Duplex stainless steels have been around for over 80 years. Early grades were alloys of chromium, nickel and molybdenum. The first wrought duplex stainless steels were produced in Sweden in 1930 and used in the sulfite paper industry. These grades were developed to reduce the intergranular corrosion problems of early high carbon austenitic stainless steels. Duplex stainless steel castings were produced in Finland in 1930. The predecessor of the Uranus 50 was patented in France in 1936. After World War II, AISI type 329 stainless steel became a mature grade and was widely used in heat exchanger piping for nitric acid plants. 3RE60 is one of the first generation of duplex stainless steel grades specially developed to improve resistance to chloride stress corrosion cracking (SCC). Later, both forged and cast duplex grades were used in a variety of process industry applications, including vessels, heat exchangers, and pumps.
The first-generation duplex stainless steels have good performance, but have limitations in the as-welded state. The heat-affected zone (HAZ) of the weld has low toughness due to excess ferrite and significantly lower corrosion resistance than the base metal. These limitations limit the application of first-generation duplex stainless steels to specific applications in the non-welded state. The invention of stainless steel refining and the Argon Oxygen Decarburization (AOD) process in 1968 enabled the creation of a range of new stainless steel grades. One of the many advances that AOD has brought about is the deliberate addition of nitrogen as an alloying element. The addition of nitrogen to the duplex stainless steel can make the toughness and corrosion resistance of the HAZ in the as-welded state approach the properties of the base metal. Nitrogen also reduces the rate of formation of detrimental intermetallic phases along with increased austenite stability.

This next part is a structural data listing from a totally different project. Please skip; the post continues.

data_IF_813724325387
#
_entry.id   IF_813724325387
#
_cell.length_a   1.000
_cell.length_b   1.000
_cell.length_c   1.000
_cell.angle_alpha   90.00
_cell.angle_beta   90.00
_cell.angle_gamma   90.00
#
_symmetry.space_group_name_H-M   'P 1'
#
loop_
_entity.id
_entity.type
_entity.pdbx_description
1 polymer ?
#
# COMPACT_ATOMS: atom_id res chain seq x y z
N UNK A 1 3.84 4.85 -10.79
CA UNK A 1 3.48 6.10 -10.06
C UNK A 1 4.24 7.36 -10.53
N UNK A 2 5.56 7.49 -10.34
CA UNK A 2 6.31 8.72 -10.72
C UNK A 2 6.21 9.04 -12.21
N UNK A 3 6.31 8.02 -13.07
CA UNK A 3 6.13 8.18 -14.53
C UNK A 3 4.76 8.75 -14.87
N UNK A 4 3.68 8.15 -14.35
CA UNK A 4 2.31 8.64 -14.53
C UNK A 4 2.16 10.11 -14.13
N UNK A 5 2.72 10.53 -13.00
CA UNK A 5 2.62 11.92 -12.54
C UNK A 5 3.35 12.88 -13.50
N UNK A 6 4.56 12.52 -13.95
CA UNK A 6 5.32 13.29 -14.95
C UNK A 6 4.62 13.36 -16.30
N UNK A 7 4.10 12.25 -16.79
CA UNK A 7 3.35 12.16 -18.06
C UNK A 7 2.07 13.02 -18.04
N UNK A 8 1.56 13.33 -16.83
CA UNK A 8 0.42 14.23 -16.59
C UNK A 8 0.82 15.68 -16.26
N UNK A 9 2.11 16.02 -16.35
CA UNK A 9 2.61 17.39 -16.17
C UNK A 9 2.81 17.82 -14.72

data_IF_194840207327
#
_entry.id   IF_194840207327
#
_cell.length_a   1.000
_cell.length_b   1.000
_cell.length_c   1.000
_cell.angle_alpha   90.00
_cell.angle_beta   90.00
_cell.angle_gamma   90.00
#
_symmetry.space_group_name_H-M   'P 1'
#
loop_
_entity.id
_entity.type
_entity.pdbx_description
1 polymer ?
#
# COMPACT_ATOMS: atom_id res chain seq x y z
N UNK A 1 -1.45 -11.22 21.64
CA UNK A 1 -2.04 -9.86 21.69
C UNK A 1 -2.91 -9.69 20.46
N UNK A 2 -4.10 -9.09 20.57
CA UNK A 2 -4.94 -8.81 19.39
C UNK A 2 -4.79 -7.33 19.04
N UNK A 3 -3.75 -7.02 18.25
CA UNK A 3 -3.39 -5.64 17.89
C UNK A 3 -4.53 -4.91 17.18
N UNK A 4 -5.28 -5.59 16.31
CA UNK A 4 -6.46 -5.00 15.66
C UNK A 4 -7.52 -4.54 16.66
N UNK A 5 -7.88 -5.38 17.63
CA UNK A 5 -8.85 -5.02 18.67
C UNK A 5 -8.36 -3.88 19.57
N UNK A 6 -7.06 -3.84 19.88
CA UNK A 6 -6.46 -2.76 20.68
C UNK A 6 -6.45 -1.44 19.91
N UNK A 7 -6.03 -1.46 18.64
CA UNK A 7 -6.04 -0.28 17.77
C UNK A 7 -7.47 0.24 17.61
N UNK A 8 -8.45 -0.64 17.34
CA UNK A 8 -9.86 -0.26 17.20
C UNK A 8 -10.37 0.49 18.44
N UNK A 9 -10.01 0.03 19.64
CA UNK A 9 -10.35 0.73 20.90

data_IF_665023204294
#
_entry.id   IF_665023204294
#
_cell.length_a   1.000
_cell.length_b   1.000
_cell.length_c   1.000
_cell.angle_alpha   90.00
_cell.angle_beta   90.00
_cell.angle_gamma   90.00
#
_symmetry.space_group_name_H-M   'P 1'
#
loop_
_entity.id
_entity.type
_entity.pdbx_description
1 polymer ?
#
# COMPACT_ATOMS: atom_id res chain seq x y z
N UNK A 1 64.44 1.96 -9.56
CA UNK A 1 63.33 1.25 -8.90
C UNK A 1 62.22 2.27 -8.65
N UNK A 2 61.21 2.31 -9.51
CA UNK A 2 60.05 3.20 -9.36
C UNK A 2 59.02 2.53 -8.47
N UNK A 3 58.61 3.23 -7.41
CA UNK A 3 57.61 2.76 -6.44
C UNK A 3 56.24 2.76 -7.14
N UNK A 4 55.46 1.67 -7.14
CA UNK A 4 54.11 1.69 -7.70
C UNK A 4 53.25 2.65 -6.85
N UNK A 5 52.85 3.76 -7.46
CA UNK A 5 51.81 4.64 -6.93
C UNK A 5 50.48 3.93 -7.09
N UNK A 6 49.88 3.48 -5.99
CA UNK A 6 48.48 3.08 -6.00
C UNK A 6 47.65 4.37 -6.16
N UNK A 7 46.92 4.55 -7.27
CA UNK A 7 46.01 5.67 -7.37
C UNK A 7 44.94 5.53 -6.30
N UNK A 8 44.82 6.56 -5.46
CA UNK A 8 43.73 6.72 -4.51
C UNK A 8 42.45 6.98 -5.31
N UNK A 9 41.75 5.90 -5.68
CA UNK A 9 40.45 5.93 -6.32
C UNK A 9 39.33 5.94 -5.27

Nitrogen-containing duplex stainless steels are called second-generation duplex stainless steels. This new commercialization progress, which began in the late 1970s, coincided with the development of offshore oil and gas fields in the North Sea and the market demand for stainless steel with excellent resistance to chloride ion corrosion, good processability and high strength. 2205 has become the main grade of second-generation duplex stainless steel and is widely used in gas gathering pipelines and processing facilities on offshore oil platforms. Due to the high strength of this steel, the wall thickness can be reduced, which can reduce the weight of the platform, so the application of this stainless steel is very attractive.
Duplex stainless steels comprise a range of grades with varying corrosion resistance properties depending on their alloy composition.
This article divides modern duplex stainless steels into five categories based on corrosion resistance:
1. Economical duplex stainless steel without intentionally adding molybdenum, such as 2304.
2. Economical duplex stainless steel containing molybdenum, such as S32003.
3. Standard duplex stainless steel with Cr content of about 22% and Mo content of 3%, such as 2205, is the main grade, accounting for about 60% of the amount of duplex stainless steel.
4. Super duplex stainless steel with Cr content of about 25% and Mo content of 3%, PREN value of 40 to 45, such as 2507.
5. For super duplex stainless steel, the content of Cr and Mo is higher than that of super duplex stainless steel, and the PREN value is greater than 45, such as S32707.
The local corrosion resistance of stainless steel has a strong correlation with its alloying element content. Elements that can increase pitting resistance are mainly Cr, Mo, and N,W. Although W is not commonly used, its effective contribution is about half that of Mo (in weight percent). The relationship between the relative pitting resistance of stainless steel in chloride ion solution and the stainless steel composition can be described by an empirical relationship called the pitting resistance equivalent number (PREN).